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Carsey Report Shows Impact of Minimum Wage Hike

January 24, 2007

A new report from the Carsey Institute reveals the impact raising the minimum wage would have in rural areas. Key is the finding that rural, low-income, or low-wage, workers would benefit as much, if not more, than big-city workers.

On Jan. 10, the U.S. House of Representatives approved a bill that would increase minimum pay from $5.15 an hour to $7.25. The full Senate is expected to act on the measure soon.

As the House debate showed, U.S. policy-makers tend to think of the minimum wage as applying mainly to unskilled young people who work in the fast-food industry in impoverished urban neighborhoods. But Carsey's findings tell a different story.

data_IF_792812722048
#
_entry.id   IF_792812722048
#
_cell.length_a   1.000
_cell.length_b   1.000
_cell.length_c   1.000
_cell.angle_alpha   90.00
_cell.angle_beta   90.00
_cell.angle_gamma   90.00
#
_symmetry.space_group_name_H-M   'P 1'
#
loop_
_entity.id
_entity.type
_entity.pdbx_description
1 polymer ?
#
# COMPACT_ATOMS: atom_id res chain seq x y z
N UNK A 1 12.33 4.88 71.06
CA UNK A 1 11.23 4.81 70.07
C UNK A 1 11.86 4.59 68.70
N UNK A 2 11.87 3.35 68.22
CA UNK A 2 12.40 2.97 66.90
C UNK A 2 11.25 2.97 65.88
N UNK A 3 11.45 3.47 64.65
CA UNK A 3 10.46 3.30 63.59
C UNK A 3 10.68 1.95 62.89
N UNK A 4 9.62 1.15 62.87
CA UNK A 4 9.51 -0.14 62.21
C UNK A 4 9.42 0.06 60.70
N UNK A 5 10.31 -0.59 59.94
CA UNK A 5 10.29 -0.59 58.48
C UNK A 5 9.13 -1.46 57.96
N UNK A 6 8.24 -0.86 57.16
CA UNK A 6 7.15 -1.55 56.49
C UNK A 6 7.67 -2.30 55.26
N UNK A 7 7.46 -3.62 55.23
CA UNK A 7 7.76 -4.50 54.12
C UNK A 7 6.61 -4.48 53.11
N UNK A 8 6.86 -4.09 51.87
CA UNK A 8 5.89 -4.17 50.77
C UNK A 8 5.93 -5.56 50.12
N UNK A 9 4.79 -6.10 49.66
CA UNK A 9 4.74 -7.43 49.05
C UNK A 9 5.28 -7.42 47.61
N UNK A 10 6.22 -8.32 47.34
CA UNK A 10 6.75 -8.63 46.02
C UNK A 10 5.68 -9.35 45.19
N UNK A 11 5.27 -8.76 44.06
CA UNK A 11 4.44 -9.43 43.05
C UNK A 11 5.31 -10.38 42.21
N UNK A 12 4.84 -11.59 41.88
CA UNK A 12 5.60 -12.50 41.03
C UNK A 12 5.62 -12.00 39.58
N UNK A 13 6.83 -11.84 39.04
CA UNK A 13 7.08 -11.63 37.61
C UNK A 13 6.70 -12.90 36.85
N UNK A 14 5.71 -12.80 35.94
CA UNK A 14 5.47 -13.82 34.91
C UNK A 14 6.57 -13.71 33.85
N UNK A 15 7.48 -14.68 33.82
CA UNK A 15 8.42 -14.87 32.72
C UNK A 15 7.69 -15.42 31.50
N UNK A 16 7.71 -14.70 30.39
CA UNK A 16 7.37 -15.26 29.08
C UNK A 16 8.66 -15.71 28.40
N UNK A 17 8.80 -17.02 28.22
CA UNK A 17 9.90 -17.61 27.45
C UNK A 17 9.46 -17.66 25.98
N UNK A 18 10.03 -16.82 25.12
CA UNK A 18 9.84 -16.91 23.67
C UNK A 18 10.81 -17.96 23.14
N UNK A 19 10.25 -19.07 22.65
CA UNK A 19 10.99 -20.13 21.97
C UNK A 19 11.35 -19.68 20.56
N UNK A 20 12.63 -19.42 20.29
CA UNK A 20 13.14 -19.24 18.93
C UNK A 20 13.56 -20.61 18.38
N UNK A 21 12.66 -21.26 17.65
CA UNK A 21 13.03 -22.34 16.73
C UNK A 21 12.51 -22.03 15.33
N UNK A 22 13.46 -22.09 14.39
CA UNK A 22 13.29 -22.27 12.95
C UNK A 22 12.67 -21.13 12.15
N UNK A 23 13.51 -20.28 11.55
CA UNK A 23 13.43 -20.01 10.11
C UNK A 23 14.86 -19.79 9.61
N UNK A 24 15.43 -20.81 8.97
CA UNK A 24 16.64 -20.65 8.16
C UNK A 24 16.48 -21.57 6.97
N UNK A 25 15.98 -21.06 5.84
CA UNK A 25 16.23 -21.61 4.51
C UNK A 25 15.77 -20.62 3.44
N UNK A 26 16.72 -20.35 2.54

"Members of Congress need to understand the important impact an increase in the minimum wage will have on all of their constituents, including those in rural areas" says Mil Duncan, director of the Carsey Institute. "The minimum wage is not just a big city issue. A higher percentage of rural workers will benefit from the proposed $7.25 minimum wage."

"There are nearly two million low-wage workers in rural America who would benefits from an increase in the minimum wage and more than half of them have children under age 18 in the household," William O'Hare, senior fellow at the Carsey Institute said.

To read the full report go to http://www.carseyinstitute.unh.edu/documents/MinimumWage_final.pdf

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